A new report from the Arab Forum for Environment and Development (AFED) warns that the Arab world will face “severe water scarcity” in as little as five years.
By 2015, individuals in the region may be forced to survive on less than 500 cubic meters of water – less than one tenth the global average of 6,000 cubic meters per capita. Per capita water supplies in the Arab region are dangerously low, having dropped 75% from their 1960 levels.
“The Arab world is already living a water crisis that will only get worse with inaction,” the AFED report says. “Without fundamental changes in policies and practices, the situation will only get worse, with drastic social, political and economic ramifications.” Currently, Arab countries account for 13 of the world’s 19 most water-scarce nations.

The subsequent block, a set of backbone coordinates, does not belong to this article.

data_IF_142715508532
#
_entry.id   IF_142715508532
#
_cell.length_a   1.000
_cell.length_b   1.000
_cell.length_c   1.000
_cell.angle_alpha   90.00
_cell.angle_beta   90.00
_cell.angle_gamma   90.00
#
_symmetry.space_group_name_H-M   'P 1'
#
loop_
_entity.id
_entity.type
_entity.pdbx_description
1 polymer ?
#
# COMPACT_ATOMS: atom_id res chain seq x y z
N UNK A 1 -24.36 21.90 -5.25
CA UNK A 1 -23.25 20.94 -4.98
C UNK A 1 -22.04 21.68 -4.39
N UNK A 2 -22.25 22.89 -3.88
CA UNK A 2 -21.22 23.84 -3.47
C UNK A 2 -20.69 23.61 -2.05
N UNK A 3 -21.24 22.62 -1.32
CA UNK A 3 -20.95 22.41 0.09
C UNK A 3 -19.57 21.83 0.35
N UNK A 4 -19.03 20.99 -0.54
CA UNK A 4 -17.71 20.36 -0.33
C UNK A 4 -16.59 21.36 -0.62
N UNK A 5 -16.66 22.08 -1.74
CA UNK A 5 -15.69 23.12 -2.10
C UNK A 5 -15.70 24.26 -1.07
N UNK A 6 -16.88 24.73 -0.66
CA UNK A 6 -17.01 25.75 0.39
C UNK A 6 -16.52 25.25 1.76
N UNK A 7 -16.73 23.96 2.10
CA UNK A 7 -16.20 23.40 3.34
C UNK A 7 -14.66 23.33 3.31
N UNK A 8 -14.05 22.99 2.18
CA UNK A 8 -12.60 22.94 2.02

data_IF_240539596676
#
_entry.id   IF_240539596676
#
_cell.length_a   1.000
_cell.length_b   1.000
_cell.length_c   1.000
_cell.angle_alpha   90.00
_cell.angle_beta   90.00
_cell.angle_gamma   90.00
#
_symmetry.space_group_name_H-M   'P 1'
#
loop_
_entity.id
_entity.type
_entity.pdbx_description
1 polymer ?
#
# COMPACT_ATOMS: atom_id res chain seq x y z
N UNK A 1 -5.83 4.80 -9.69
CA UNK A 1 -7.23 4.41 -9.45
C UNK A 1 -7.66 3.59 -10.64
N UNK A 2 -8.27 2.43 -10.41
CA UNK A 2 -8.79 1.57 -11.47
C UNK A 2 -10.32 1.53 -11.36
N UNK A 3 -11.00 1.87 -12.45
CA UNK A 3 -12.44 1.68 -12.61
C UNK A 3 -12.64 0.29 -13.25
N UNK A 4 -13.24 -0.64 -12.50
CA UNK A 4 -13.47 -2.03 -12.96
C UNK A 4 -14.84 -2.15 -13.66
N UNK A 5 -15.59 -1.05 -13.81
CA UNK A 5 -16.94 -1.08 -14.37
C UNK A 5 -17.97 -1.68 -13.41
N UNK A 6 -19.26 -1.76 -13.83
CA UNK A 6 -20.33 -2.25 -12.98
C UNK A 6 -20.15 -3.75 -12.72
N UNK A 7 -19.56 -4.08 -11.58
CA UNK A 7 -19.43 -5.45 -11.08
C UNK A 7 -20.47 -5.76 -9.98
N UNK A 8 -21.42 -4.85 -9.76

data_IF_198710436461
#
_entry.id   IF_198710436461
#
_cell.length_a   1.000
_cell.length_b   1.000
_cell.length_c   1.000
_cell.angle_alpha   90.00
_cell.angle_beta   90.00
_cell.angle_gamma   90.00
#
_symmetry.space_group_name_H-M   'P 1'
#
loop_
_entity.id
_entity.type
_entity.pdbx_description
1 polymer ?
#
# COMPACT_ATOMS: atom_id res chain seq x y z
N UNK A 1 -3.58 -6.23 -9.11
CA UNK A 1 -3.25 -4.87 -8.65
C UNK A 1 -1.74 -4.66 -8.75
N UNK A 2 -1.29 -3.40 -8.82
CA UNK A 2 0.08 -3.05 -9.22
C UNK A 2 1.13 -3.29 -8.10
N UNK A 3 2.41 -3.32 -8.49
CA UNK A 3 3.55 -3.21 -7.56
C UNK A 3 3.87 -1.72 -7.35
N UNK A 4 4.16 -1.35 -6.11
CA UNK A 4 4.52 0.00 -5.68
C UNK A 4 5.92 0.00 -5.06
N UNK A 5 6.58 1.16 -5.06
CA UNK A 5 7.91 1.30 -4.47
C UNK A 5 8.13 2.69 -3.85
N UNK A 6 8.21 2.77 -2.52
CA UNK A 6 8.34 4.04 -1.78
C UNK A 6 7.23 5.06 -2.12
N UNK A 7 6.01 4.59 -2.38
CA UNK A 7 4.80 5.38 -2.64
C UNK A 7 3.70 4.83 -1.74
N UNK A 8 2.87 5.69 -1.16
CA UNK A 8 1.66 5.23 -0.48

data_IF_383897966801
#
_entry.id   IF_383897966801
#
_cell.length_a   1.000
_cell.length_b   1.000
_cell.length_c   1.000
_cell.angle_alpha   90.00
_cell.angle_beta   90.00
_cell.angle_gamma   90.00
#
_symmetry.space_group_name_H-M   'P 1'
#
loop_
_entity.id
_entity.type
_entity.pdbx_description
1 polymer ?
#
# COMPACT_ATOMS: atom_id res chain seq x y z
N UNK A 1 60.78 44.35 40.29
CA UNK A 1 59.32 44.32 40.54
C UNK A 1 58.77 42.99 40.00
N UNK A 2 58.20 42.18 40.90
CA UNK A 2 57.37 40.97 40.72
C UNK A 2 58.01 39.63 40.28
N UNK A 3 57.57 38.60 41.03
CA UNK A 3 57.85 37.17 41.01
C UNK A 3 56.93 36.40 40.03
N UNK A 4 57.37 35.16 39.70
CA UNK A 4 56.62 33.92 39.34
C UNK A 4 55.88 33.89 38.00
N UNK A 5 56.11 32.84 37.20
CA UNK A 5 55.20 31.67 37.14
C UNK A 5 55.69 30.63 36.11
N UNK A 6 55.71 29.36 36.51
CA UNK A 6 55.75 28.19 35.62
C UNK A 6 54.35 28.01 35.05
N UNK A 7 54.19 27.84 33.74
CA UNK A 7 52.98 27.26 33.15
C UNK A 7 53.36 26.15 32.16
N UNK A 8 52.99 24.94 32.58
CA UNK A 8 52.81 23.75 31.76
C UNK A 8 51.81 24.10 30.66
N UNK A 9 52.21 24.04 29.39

Regional population is expected to grow to nearly 600 million by 2050, up from 360 million today. Increasing population will add to the already significant strain on the regions’ water supplies.
The effects of climate change may further worsen the situation, and could reduce precipitation by nearly 25% while increasing the rate of evaporation. “As a result, rain-fed agriculture could be threatened, with average yields estimated to decline by 20%,” notes the AFED report. Read more about this growing crisis here…